Transcript - radio interview - ABC South East SA with Selina Green

SELINA GREEN (HOST): Well, representing the South Australian Premier at the Wulanda official opening today is MLC Clare Scriven, South Australia's Minister for Regional Development and Catherine King MP, Federal Minister for Infrastructure, Transport, Regional Development and Local Government. Catherine King joins me this morning. Good morning to you.

CATHERINE KING (MINISTER): Good morning. Lovely to be with you.

SELINA GREEN: And I know you're about to hit the road to the official opening this morning, so we do appreciate you setting aside some time. Aside from the official opening today, have you got much else on your agenda while you're in the region?

CATHERINE KING: Well, the main purpose for me being there is to represent the Australian Government at the opening. This is a terrific project and alongside Claire, representing the South Australian Government, I know we're both looking forward to seeing how the facilities unfolded, how important it has been as a precinct for Mount Gambier and really, not just the jobs and investment that has come from it, but really what it means for the local community more broadly. I'll then have a meeting with the Mayor and the CEO about obviously other priorities for Mount Gambier and more broadly, the Limestone Coast.

SELINA GREEN: I know we've spoken to you previously on the program about skill shortages in the past, having facilities like this in regional areas. What does it do for the liveability, the attractiveness of regional life?

CATHERINE KING: Well, I think, as you pointed out with your last caller, that really lots of people during Covid moved into regional areas and we thought, well, maybe they will stay. We weren't sure, but we can certainly see that people are staying. We're seeing that for lifestyle reasons. But people also need to be able to have access to amenities, whether it's sporting and cultural facilities. Obviously, jobs are incredibly important for people to be able to stay in regional areas as well. So, these sorts of projects, which really are not just about one project, they're about a combination. And the thing I like about this project, in particular, is that it has been a precinct development, it's been about an aquatic centre, a recreation centre, bringing in allied health professionals and then also providing convention and other spaces.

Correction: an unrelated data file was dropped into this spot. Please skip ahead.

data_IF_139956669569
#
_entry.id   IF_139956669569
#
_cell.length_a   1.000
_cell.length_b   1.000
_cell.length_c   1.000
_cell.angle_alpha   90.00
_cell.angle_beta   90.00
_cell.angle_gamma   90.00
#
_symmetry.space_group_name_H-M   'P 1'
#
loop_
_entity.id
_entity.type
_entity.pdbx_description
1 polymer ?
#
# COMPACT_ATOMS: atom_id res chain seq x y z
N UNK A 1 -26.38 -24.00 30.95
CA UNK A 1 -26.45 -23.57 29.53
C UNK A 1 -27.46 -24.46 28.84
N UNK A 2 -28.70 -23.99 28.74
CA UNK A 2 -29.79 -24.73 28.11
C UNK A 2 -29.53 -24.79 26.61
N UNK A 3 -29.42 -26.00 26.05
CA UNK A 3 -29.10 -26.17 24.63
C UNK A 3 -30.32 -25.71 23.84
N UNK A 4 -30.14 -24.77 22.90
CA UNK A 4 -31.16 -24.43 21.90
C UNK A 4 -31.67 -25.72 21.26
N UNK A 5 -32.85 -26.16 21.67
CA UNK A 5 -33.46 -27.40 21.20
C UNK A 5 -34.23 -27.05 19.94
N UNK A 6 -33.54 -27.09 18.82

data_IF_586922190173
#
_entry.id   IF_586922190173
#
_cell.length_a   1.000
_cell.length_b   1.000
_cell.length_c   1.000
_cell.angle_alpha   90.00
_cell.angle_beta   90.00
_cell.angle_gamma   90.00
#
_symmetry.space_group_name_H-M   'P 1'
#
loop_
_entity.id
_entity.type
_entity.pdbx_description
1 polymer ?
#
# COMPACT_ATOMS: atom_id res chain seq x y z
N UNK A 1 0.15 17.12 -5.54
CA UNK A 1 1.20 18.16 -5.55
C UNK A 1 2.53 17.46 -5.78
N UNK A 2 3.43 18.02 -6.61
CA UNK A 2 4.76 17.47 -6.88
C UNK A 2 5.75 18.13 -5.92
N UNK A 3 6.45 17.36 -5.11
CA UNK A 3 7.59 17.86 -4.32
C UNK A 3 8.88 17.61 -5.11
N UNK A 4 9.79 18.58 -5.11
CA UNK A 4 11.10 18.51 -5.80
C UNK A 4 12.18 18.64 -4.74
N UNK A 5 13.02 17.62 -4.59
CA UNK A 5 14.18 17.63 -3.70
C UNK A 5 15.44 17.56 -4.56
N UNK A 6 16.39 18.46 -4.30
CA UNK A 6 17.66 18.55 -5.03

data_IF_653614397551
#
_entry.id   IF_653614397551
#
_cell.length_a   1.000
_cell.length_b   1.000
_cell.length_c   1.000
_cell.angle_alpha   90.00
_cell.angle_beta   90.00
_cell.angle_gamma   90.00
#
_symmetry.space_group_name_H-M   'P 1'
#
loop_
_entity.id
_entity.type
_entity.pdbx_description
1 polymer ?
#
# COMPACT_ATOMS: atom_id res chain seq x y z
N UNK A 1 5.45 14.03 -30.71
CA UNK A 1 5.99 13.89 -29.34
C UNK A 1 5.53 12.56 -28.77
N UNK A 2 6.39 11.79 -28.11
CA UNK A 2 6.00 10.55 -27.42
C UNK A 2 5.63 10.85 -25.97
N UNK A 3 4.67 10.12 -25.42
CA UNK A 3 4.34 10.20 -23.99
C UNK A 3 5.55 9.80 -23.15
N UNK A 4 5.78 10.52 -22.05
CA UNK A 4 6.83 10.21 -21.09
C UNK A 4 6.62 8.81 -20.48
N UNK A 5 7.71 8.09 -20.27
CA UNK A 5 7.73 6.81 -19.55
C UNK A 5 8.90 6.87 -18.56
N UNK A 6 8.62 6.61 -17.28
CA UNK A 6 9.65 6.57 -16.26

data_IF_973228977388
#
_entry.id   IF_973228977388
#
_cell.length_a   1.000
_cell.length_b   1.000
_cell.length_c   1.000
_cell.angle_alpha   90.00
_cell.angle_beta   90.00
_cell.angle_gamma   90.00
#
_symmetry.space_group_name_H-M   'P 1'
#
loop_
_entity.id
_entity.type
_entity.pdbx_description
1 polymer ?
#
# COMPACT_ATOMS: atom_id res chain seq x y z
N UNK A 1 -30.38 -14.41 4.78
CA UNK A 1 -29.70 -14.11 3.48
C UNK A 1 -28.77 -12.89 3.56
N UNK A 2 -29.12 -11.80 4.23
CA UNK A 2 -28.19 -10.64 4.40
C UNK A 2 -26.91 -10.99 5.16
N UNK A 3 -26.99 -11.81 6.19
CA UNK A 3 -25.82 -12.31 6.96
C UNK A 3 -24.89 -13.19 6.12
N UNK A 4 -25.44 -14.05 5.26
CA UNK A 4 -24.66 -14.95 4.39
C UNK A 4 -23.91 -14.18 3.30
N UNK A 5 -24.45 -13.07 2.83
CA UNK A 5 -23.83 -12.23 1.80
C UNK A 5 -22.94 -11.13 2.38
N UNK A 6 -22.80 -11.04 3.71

So, it's not just one small sporting facility, it's a combination of things. But really, as you point out, it is critical if you're going to get people to come and live and stay, people are looking for amenities. And if you're competing against communities and towns that already have those facilities, it is hard to attract people. So, hopefully, we'll see a big population growth in Mount Gambier as a result of this, but also as a result of it being such a fabulous place to live.

SELINA GREEN: Well, speaking of population growth, and so we have seen some very interesting statistics in recent years about the movement of people from major cities to regional Australia and then Covid certainly sparing that along. Obviously, that brings bring opportunities, but it can also bring some pretty big challenges and strains on services like transport services, health services, et cetera. So, how's the Federal Government helping regional towns and cities deal with some of these challenges of growth?

CATHERINE KING: Well, one of the really big things we've been left is a real - after a decade, frankly, of undermining a general practice is a real problem in our primary care system that is going to take us time to fix. I think that the decision by the previous government to freeze the Medicare rebate and it couldn't get its GP tax through the Senate has meant we've seen a real collapse over that decade in general practice in particular. And general practice is really incredibly important for keeping people well in the community, being able to provide that gateway service into other, more specialised, other specialist services, as well as ensuring we keep people well in the community.

And so we've had a Medicare task force, almost a billion dollars put in to try and reinvigorate primary care, but where we know we've got a really big job on our hands to actually keep that. The general practice is the backbone of our healthcare system and if that collapses, as we're seeing with the massive drop in bulk billing that we've seen emerge over the decade, that's really where we've got to concentrate our energies and efforts. And that's really what you've seen Mark Butler, as a Health Minister said, a great South Australian really trying to do is actually make sure that general practice has a strong and sustainable future in this country.

SELINA GREEN: Minister we know you've got to hit the road this morning. We do appreciate you setting aside some time for us. Thanks for joining us.

CATHERINE KING: Great to be with you.

SELINA GREEN: That is the Minister for Infrastructure, Transport, Regional Development and Local Government, Catherine King.